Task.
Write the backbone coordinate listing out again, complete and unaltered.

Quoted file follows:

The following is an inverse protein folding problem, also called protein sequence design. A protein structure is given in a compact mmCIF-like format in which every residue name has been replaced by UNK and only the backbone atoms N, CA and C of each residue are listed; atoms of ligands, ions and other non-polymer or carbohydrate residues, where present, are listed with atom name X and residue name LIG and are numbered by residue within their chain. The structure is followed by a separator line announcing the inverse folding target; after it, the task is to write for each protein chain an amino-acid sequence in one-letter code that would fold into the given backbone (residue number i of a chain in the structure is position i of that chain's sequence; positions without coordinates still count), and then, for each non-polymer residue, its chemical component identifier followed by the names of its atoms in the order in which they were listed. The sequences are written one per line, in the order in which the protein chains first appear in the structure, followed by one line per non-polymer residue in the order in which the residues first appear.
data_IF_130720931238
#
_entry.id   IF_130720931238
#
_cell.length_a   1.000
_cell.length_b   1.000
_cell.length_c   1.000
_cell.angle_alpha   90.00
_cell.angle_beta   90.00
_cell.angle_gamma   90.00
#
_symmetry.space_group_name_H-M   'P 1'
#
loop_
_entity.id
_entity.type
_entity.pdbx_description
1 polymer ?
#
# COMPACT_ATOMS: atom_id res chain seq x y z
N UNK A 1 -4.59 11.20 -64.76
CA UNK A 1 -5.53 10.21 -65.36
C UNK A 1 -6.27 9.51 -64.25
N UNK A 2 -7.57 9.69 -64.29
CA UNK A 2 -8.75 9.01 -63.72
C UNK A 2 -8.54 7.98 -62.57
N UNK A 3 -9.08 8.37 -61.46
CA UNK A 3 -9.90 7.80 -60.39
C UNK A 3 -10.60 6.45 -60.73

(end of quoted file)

The following is an inverse protein folding problem, also called protein sequence design. A protein structure is given in a compact mmCIF-like format in which every residue name has been replaced by UNK and only the backbone atoms N, CA and C of each residue are listed; atoms of ligands, ions and other non-polymer or carbohydrate residues, where present, are listed with atom name X and residue name LIG and are numbered by residue within their chain. The structure is followed by a separator line announcing the inverse folding target; after it, the task is to write for each protein chain an amino-acid sequence in one-letter code that would fold into the given backbone (residue number i of a chain in the structure is position i of that chain's sequence; positions without coordinates still count), and then, for each non-polymer residue, its chemical component identifier followed by the names of its atoms in the order in which they were listed. The sequences are written one per line, in the order in which the protein chains first appear in the structure, followed by one line per non-polymer residue in the order in which the residues first appear.
data_IF_130720931238
#
_entry.id   IF_130720931238
#
_cell.length_a   1.000
_cell.length_b   1.000
_cell.length_c   1.000
_cell.angle_alpha   90.00
_cell.angle_beta   90.00
_cell.angle_gamma   90.00
#
_symmetry.space_group_name_H-M   'P 1'
#
loop_
_entity.id
_entity.type
_entity.pdbx_description
1 polymer ?
#
# COMPACT_ATOMS: atom_id res chain seq x y z
N UNK A 1 -4.59 11.20 -64.76
CA UNK A 1 -5.53 10.21 -65.36
C UNK A 1 -6.27 9.51 -64.25
N UNK A 2 -7.57 9.69 -64.29
CA UNK A 2 -8.75 9.01 -63.72
C UNK A 2 -8.54 7.98 -62.57
N UNK A 3 -9.08 8.37 -61.46
CA UNK A 3 -9.90 7.80 -60.39
C UNK A 3 -10.60 6.45 -60.73